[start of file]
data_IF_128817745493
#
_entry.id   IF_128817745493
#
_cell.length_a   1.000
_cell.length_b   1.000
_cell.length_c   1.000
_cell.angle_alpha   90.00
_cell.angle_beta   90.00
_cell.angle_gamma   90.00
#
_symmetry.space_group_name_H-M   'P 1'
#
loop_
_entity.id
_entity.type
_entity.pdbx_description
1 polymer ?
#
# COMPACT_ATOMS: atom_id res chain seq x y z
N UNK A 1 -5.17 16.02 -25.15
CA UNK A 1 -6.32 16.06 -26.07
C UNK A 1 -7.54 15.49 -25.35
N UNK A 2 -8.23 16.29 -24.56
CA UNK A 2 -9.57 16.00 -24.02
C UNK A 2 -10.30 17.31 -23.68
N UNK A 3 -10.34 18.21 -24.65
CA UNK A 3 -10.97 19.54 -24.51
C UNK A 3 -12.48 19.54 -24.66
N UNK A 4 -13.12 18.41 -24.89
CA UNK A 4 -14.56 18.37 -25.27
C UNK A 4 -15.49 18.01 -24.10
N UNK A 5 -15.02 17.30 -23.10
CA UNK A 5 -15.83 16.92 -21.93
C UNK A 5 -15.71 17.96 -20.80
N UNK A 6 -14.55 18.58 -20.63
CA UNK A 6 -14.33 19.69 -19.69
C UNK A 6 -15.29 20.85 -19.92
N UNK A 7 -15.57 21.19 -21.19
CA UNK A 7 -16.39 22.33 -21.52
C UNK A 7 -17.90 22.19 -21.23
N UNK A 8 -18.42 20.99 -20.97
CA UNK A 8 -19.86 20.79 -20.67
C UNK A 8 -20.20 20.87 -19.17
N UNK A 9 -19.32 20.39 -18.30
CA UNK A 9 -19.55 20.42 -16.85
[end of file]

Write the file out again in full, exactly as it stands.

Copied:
data_IF_128817745493
#
_entry.id   IF_128817745493
#
_cell.length_a   1.000
_cell.length_b   1.000
_cell.length_c   1.000
_cell.angle_alpha   90.00
_cell.angle_beta   90.00
_cell.angle_gamma   90.00
#
_symmetry.space_group_name_H-M   'P 1'
#
loop_
_entity.id
_entity.type
_entity.pdbx_description
1 polymer ?
#
# COMPACT_ATOMS: atom_id res chain seq x y z
N UNK A 1 -5.17 16.02 -25.15
CA UNK A 1 -6.32 16.06 -26.07
C UNK A 1 -7.54 15.49 -25.35
N UNK A 2 -8.23 16.29 -24.56
CA UNK A 2 -9.57 16.00 -24.02
C UNK A 2 -10.30 17.31 -23.68
N UNK A 3 -10.34 18.21 -24.65
CA UNK A 3 -10.97 19.54 -24.51
C UNK A 3 -12.48 19.54 -24.66
N UNK A 4 -13.12 18.41 -24.89
CA UNK A 4 -14.56 18.37 -25.27
C UNK A 4 -15.49 18.01 -24.10
N UNK A 5 -15.02 17.30 -23.10
CA UNK A 5 -15.83 16.92 -21.93
C UNK A 5 -15.71 17.96 -20.80
N UNK A 6 -14.55 18.58 -20.63
CA UNK A 6 -14.33 19.69 -19.69
C UNK A 6 -15.29 20.85 -19.92
N UNK A 7 -15.57 21.19 -21.19
CA UNK A 7 -16.39 22.33 -21.52
C UNK A 7 -17.90 22.19 -21.23
N UNK A 8 -18.42 20.99 -20.97
CA UNK A 8 -19.86 20.79 -20.67
C UNK A 8 -20.20 20.87 -19.17
N UNK A 9 -19.32 20.39 -18.30
CA UNK A 9 -19.55 20.42 -16.85